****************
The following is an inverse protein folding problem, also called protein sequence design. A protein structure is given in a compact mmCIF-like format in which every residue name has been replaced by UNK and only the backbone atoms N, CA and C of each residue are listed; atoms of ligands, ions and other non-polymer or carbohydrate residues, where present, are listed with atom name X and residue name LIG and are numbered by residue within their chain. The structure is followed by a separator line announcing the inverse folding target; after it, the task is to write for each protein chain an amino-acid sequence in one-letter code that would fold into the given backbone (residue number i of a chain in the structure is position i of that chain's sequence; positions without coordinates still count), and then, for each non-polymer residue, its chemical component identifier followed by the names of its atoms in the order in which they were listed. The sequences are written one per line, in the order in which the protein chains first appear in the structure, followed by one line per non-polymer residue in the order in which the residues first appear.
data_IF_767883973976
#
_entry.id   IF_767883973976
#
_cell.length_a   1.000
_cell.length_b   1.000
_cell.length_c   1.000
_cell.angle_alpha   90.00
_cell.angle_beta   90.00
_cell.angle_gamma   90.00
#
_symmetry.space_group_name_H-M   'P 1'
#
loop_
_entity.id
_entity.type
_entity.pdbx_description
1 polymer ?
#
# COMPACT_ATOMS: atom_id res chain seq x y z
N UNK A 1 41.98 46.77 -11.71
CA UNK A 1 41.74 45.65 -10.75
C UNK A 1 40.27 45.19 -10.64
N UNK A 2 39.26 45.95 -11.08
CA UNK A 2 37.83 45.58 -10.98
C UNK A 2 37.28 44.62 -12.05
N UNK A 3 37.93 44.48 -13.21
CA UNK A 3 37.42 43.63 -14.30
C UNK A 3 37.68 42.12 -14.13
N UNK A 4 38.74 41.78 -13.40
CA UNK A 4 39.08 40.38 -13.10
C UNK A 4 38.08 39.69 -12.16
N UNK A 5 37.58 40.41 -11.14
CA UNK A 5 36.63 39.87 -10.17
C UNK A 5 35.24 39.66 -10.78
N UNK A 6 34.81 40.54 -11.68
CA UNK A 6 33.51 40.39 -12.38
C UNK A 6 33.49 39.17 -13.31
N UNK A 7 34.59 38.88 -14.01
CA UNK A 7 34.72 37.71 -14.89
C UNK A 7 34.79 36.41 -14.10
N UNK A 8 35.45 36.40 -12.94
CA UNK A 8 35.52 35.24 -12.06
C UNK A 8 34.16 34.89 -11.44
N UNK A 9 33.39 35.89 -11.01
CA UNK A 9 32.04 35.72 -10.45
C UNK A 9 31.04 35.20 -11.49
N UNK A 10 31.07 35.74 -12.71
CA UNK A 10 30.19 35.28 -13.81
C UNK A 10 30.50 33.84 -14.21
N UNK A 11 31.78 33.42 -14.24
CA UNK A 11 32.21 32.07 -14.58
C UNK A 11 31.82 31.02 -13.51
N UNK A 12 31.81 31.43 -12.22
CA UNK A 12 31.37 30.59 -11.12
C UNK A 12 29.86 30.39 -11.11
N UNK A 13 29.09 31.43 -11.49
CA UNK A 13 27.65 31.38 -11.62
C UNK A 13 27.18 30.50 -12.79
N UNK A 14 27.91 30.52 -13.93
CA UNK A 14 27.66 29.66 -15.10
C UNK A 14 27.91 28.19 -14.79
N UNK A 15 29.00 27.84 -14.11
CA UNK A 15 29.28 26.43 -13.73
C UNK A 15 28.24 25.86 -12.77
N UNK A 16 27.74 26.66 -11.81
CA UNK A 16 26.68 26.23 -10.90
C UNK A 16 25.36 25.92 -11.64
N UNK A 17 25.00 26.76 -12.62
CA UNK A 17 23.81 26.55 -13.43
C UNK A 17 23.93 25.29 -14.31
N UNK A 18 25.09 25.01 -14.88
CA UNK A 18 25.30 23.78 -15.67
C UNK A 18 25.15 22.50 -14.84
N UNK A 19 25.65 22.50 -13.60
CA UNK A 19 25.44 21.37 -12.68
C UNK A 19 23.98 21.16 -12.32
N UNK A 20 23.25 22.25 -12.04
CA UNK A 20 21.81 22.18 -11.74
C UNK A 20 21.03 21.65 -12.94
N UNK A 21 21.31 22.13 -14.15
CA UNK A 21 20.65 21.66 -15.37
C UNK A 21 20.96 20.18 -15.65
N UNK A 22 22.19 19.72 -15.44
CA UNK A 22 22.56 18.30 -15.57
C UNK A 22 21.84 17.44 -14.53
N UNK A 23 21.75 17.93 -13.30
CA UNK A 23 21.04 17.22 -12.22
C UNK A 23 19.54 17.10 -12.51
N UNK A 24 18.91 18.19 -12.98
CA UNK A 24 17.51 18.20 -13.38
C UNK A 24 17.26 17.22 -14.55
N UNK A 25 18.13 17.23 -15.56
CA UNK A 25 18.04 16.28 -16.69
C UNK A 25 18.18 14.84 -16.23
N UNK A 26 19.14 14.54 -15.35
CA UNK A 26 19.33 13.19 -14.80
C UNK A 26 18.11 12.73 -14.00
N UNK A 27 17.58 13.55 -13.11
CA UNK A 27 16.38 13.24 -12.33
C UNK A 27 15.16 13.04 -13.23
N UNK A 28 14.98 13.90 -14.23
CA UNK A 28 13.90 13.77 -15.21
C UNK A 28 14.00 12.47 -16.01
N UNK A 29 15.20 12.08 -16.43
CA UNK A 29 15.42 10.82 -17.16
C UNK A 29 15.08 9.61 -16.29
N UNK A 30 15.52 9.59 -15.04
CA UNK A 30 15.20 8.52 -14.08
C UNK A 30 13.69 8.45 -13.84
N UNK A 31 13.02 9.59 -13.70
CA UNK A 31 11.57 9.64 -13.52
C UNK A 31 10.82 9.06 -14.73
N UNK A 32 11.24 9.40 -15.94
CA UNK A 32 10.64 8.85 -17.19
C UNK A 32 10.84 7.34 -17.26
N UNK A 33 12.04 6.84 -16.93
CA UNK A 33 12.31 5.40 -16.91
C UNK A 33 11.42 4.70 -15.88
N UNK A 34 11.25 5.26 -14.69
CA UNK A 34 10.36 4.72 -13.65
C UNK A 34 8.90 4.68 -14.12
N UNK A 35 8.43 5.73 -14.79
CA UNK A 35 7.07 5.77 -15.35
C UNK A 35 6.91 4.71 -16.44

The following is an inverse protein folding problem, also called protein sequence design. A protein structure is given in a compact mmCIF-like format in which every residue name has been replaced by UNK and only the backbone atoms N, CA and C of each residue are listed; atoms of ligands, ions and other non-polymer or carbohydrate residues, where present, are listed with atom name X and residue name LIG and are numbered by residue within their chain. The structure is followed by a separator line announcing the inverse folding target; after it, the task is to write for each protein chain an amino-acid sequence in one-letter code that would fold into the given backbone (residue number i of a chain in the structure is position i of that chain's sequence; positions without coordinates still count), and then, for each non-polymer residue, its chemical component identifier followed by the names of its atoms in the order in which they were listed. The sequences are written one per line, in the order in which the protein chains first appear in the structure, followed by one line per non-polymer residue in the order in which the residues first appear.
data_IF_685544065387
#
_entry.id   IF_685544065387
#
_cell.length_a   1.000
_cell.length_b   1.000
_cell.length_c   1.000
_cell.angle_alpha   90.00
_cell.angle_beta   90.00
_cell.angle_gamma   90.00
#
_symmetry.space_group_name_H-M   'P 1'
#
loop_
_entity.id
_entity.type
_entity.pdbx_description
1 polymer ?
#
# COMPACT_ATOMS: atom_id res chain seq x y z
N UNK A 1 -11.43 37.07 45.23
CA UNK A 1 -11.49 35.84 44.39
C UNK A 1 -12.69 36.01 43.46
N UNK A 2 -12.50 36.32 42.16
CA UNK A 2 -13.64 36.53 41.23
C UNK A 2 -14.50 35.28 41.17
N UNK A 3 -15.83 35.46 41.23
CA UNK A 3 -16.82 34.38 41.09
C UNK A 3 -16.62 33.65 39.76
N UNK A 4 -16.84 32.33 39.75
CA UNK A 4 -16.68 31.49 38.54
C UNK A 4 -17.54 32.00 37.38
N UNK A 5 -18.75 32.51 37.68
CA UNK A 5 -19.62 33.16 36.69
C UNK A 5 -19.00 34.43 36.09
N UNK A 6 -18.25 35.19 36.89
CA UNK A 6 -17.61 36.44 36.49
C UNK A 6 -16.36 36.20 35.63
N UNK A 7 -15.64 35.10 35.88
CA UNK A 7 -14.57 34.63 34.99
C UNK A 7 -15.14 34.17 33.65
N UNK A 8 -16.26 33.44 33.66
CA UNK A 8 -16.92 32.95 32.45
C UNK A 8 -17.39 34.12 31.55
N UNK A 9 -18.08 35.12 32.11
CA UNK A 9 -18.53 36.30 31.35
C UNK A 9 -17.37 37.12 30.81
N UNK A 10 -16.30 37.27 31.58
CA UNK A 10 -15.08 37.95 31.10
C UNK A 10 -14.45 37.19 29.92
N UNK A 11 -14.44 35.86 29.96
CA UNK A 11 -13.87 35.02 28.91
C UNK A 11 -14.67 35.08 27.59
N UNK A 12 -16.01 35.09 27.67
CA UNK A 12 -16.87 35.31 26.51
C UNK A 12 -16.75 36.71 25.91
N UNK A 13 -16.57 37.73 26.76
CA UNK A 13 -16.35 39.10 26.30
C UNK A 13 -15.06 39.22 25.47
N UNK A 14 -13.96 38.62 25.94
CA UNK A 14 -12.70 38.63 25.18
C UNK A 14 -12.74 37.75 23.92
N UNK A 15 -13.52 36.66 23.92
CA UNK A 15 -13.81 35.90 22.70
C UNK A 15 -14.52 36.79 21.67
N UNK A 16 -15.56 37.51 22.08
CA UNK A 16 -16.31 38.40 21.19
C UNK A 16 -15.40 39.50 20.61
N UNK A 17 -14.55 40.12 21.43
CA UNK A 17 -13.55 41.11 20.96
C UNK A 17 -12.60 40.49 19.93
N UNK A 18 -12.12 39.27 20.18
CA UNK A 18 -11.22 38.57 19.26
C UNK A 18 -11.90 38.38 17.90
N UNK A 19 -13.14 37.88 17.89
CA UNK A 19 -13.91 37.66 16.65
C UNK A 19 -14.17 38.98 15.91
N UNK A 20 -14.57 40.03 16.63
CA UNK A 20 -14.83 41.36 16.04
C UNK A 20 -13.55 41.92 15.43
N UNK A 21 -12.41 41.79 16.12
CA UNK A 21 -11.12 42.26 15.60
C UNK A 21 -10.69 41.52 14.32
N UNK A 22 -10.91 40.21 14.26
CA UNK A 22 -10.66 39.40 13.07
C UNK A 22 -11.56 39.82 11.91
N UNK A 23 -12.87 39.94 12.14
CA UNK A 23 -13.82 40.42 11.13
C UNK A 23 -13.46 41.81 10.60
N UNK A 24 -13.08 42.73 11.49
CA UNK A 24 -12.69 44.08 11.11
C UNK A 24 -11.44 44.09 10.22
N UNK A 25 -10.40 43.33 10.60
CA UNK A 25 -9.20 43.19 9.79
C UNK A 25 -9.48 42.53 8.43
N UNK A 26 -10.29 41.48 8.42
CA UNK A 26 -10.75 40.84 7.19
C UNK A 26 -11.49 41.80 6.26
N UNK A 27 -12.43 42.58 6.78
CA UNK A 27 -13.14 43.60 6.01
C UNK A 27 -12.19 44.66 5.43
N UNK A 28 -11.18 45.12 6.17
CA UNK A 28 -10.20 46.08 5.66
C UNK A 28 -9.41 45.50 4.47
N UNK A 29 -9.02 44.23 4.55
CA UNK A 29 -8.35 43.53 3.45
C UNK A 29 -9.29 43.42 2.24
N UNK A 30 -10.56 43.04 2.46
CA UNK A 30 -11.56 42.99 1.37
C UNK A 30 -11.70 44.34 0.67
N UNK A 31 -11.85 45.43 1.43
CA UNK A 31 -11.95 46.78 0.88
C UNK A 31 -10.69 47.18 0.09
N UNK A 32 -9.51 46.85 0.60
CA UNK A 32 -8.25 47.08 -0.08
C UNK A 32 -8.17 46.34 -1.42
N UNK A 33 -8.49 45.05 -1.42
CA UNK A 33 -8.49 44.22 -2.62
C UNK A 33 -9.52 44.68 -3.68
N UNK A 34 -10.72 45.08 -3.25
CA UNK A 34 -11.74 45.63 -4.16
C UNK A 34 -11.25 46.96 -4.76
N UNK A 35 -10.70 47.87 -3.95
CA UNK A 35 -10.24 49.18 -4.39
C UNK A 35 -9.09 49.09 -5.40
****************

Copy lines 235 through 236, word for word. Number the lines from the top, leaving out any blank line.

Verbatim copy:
N UNK A 30 -10.56 43.04 2.46
CA UNK A 30 -11.56 42.99 1.37